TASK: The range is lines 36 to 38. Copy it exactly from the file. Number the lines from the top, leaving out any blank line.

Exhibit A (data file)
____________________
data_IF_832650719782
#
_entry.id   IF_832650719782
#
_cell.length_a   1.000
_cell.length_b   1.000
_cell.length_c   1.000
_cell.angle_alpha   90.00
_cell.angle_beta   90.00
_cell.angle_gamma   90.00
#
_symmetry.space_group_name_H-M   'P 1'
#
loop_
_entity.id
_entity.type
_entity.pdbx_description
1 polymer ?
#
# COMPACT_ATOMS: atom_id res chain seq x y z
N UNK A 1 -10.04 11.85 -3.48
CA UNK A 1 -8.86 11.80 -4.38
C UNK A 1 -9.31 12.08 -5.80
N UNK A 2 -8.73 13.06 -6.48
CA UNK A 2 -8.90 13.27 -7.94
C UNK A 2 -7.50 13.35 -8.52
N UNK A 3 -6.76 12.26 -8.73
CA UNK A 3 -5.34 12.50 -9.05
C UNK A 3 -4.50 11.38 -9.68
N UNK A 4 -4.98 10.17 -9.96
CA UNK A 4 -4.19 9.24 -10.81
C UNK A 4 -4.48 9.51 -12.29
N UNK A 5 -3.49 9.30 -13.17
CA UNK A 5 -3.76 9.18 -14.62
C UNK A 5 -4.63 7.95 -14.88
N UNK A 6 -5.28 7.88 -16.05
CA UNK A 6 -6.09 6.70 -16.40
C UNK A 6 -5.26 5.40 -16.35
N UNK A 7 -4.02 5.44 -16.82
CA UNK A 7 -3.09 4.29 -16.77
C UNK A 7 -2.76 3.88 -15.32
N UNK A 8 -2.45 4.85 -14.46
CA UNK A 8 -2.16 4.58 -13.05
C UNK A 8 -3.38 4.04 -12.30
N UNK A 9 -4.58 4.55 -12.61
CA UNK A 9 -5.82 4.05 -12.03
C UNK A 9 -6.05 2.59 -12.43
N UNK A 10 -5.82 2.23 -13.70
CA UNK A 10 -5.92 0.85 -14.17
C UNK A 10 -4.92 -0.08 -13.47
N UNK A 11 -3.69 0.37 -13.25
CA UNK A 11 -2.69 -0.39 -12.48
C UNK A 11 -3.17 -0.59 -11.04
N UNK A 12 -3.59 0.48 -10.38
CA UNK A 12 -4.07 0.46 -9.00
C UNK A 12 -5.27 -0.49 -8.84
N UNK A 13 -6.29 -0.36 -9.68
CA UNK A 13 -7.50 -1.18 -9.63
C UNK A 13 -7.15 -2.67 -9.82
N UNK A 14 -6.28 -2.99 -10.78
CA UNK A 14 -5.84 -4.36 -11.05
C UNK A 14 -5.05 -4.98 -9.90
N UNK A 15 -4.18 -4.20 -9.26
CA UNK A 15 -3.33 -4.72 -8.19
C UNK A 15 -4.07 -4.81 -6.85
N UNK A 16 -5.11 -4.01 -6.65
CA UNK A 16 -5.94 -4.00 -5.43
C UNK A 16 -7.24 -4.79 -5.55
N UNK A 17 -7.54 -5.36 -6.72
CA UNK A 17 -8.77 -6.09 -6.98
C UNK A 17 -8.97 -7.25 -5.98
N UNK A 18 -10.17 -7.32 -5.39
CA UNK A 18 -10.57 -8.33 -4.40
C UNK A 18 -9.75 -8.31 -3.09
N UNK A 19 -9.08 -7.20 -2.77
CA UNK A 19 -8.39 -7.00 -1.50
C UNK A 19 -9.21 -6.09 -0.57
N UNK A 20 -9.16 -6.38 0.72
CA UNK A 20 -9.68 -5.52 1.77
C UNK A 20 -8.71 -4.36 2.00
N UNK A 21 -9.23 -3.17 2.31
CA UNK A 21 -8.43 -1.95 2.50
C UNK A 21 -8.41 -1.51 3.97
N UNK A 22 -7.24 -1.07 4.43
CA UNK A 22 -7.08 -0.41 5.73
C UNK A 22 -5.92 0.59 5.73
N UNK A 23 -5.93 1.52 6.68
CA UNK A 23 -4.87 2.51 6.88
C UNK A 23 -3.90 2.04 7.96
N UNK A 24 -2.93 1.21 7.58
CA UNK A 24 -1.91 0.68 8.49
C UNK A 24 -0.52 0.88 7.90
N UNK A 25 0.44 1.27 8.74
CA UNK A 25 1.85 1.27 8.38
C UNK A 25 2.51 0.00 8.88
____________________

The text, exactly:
N UNK A 6 -5.28 7.88 -16.05
CA UNK A 6 -6.09 6.70 -16.40
C UNK A 6 -5.26 5.40 -16.35